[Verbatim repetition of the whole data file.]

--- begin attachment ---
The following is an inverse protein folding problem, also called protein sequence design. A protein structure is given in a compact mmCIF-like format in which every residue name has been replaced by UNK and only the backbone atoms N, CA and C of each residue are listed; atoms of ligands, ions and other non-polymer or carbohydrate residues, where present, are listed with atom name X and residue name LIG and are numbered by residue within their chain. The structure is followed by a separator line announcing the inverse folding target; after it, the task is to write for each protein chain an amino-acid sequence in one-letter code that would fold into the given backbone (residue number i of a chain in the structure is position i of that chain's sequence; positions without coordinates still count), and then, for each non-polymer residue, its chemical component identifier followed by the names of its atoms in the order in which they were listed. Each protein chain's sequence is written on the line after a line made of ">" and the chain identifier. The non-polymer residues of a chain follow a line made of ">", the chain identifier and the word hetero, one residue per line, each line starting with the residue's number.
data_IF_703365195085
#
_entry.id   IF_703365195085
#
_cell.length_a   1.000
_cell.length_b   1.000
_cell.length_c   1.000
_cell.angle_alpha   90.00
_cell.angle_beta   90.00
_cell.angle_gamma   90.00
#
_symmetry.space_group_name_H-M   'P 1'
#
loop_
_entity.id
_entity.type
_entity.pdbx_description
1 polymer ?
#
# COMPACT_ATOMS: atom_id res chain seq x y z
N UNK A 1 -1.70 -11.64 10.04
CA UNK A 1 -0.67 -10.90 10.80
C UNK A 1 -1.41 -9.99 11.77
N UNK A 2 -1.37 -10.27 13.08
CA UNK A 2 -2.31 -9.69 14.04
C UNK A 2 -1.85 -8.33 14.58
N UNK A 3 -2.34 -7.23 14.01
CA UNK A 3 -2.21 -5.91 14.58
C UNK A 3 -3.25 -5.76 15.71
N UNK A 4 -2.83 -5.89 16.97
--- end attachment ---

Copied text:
The following is an inverse protein folding problem, also called protein sequence design. A protein structure is given in a compact mmCIF-like format in which every residue name has been replaced by UNK and only the backbone atoms N, CA and C of each residue are listed; atoms of ligands, ions and other non-polymer or carbohydrate residues, where present, are listed with atom name X and residue name LIG and are numbered by residue within their chain. The structure is followed by a separator line announcing the inverse folding target; after it, the task is to write for each protein chain an amino-acid sequence in one-letter code that would fold into the given backbone (residue number i of a chain in the structure is position i of that chain's sequence; positions without coordinates still count), and then, for each non-polymer residue, its chemical component identifier followed by the names of its atoms in the order in which they were listed. Each protein chain's sequence is written on the line after a line made of ">" and the chain identifier. The non-polymer residues of a chain follow a line made of ">", the chain identifier and the word hetero, one residue per line, each line starting with the residue's number.
data_IF_703365195085
#
_entry.id   IF_703365195085
#
_cell.length_a   1.000
_cell.length_b   1.000
_cell.length_c   1.000
_cell.angle_alpha   90.00
_cell.angle_beta   90.00
_cell.angle_gamma   90.00
#
_symmetry.space_group_name_H-M   'P 1'
#
loop_
_entity.id
_entity.type
_entity.pdbx_description
1 polymer ?
#
# COMPACT_ATOMS: atom_id res chain seq x y z
N UNK A 1 -1.70 -11.64 10.04
CA UNK A 1 -0.67 -10.90 10.80
C UNK A 1 -1.41 -9.99 11.77
N UNK A 2 -1.37 -10.27 13.08
CA UNK A 2 -2.31 -9.69 14.04
C UNK A 2 -1.85 -8.33 14.58
N UNK A 3 -2.34 -7.23 14.01
CA UNK A 3 -2.21 -5.91 14.58
C UNK A 3 -3.25 -5.76 15.71
N UNK A 4 -2.83 -5.89 16.97